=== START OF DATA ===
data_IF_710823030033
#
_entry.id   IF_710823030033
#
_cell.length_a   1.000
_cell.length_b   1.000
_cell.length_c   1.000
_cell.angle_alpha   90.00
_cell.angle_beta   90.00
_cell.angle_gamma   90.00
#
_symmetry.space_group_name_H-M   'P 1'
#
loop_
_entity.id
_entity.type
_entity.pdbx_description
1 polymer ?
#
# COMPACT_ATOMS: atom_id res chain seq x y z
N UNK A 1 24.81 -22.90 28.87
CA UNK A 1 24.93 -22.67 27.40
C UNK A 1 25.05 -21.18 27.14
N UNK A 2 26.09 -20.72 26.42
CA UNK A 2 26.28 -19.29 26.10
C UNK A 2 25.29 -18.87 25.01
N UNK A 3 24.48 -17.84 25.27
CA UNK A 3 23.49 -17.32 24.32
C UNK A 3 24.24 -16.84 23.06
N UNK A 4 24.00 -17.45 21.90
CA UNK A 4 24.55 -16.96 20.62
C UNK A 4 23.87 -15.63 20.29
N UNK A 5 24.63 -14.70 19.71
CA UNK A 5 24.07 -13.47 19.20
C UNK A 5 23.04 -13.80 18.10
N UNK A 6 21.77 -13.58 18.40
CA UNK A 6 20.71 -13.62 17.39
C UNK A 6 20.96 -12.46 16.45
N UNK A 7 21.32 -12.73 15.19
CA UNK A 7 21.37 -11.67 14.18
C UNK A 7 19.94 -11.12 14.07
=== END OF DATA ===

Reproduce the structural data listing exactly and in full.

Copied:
data_IF_710823030033
#
_entry.id   IF_710823030033
#
_cell.length_a   1.000
_cell.length_b   1.000
_cell.length_c   1.000
_cell.angle_alpha   90.00
_cell.angle_beta   90.00
_cell.angle_gamma   90.00
#
_symmetry.space_group_name_H-M   'P 1'
#
loop_
_entity.id
_entity.type
_entity.pdbx_description
1 polymer ?
#
# COMPACT_ATOMS: atom_id res chain seq x y z
N UNK A 1 24.81 -22.90 28.87
CA UNK A 1 24.93 -22.67 27.40
C UNK A 1 25.05 -21.18 27.14
N UNK A 2 26.09 -20.72 26.42
CA UNK A 2 26.28 -19.29 26.10
C UNK A 2 25.29 -18.87 25.01
N UNK A 3 24.48 -17.84 25.27
CA UNK A 3 23.49 -17.32 24.32
C UNK A 3 24.24 -16.84 23.06
N UNK A 4 24.00 -17.45 21.90
CA UNK A 4 24.55 -16.96 20.62
C UNK A 4 23.87 -15.63 20.29
N UNK A 5 24.63 -14.70 19.71
CA UNK A 5 24.07 -13.47 19.20
C UNK A 5 23.04 -13.80 18.10
N UNK A 6 21.77 -13.58 18.40
CA UNK A 6 20.71 -13.62 17.39
C UNK A 6 20.96 -12.46 16.45
N UNK A 7 21.32 -12.73 15.19
CA UNK A 7 21.37 -11.67 14.18
C UNK A 7 19.94 -11.12 14.07